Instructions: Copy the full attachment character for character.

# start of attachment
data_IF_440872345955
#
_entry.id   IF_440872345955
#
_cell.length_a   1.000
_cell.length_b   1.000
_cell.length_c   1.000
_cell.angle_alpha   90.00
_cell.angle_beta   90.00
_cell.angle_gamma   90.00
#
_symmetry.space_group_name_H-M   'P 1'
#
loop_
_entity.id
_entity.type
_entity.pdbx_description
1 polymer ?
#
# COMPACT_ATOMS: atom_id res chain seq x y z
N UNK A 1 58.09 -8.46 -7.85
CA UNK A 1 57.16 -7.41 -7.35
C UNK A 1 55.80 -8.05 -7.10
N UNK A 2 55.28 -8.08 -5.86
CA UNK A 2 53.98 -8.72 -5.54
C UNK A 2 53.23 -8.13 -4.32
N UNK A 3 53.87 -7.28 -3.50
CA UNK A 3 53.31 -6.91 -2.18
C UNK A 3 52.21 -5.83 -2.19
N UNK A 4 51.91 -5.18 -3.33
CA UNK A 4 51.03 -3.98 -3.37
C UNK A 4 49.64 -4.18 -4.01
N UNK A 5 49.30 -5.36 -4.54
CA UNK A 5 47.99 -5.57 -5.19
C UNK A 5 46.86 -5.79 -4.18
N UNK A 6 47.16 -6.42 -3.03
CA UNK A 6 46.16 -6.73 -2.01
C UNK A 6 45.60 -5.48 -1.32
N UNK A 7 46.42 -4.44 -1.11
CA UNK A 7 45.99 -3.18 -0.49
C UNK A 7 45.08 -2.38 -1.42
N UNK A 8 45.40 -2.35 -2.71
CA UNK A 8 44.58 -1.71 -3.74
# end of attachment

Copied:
data_IF_440872345955
#
_entry.id   IF_440872345955
#
_cell.length_a   1.000
_cell.length_b   1.000
_cell.length_c   1.000
_cell.angle_alpha   90.00
_cell.angle_beta   90.00
_cell.angle_gamma   90.00
#
_symmetry.space_group_name_H-M   'P 1'
#
loop_
_entity.id
_entity.type
_entity.pdbx_description
1 polymer ?
#
# COMPACT_ATOMS: atom_id res chain seq x y z
N UNK A 1 58.09 -8.46 -7.85
CA UNK A 1 57.16 -7.41 -7.35
C UNK A 1 55.80 -8.05 -7.10
N UNK A 2 55.28 -8.08 -5.86
CA UNK A 2 53.98 -8.72 -5.54
C UNK A 2 53.23 -8.13 -4.32
N UNK A 3 53.87 -7.28 -3.50
CA UNK A 3 53.31 -6.91 -2.18
C UNK A 3 52.21 -5.83 -2.19
N UNK A 4 51.91 -5.18 -3.33
CA UNK A 4 51.03 -3.98 -3.37
C UNK A 4 49.64 -4.18 -4.01
N UNK A 5 49.30 -5.36 -4.54
CA UNK A 5 47.99 -5.57 -5.19
C UNK A 5 46.86 -5.79 -4.18
N UNK A 6 47.16 -6.42 -3.03
CA UNK A 6 46.16 -6.73 -2.01
C UNK A 6 45.60 -5.48 -1.32
N UNK A 7 46.42 -4.44 -1.11
CA UNK A 7 45.99 -3.18 -0.49
C UNK A 7 45.08 -2.38 -1.42
N UNK A 8 45.40 -2.35 -2.71
CA UNK A 8 44.58 -1.71 -3.74